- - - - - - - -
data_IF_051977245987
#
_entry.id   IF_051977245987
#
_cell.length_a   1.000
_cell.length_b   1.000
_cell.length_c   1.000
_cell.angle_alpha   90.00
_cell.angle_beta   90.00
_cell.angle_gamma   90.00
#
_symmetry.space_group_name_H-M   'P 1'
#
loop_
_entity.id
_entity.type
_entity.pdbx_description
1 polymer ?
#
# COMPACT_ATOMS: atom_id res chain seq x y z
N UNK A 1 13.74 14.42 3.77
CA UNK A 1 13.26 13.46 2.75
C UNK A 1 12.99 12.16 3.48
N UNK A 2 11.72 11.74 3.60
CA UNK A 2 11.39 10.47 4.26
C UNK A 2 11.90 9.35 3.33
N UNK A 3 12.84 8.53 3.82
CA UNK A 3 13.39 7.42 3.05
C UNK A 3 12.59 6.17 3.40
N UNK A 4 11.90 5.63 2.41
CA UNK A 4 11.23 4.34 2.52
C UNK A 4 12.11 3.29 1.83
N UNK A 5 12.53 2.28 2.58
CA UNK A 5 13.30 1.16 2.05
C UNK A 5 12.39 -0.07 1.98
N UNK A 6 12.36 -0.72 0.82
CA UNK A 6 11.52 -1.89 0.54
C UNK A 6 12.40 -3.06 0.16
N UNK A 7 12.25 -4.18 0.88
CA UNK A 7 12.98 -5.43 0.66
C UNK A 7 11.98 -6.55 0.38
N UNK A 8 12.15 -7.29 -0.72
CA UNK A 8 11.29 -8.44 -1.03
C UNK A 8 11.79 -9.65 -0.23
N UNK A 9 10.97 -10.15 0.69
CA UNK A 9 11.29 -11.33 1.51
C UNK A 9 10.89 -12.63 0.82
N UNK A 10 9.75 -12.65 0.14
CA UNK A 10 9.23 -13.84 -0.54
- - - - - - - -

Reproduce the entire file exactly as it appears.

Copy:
data_IF_051977245987
#
_entry.id   IF_051977245987
#
_cell.length_a   1.000
_cell.length_b   1.000
_cell.length_c   1.000
_cell.angle_alpha   90.00
_cell.angle_beta   90.00
_cell.angle_gamma   90.00
#
_symmetry.space_group_name_H-M   'P 1'
#
loop_
_entity.id
_entity.type
_entity.pdbx_description
1 polymer ?
#
# COMPACT_ATOMS: atom_id res chain seq x y z
N UNK A 1 13.74 14.42 3.77
CA UNK A 1 13.26 13.46 2.75
C UNK A 1 12.99 12.16 3.48
N UNK A 2 11.72 11.74 3.60
CA UNK A 2 11.39 10.47 4.26
C UNK A 2 11.90 9.35 3.33
N UNK A 3 12.84 8.53 3.82
CA UNK A 3 13.39 7.42 3.05
C UNK A 3 12.59 6.17 3.40
N UNK A 4 11.90 5.63 2.41
CA UNK A 4 11.23 4.34 2.52
C UNK A 4 12.11 3.29 1.83
N UNK A 5 12.53 2.28 2.58
CA UNK A 5 13.30 1.16 2.05
C UNK A 5 12.39 -0.07 1.98
N UNK A 6 12.36 -0.72 0.82
CA UNK A 6 11.52 -1.89 0.54
C UNK A 6 12.40 -3.06 0.16
N UNK A 7 12.25 -4.18 0.88
CA UNK A 7 12.98 -5.43 0.66
C UNK A 7 11.98 -6.55 0.38
N UNK A 8 12.15 -7.29 -0.72
CA UNK A 8 11.29 -8.44 -1.03
C UNK A 8 11.79 -9.65 -0.23
N UNK A 9 10.97 -10.15 0.69
CA UNK A 9 11.29 -11.33 1.51
C UNK A 9 10.89 -12.63 0.82
N UNK A 10 9.75 -12.65 0.14
CA UNK A 10 9.23 -13.84 -0.54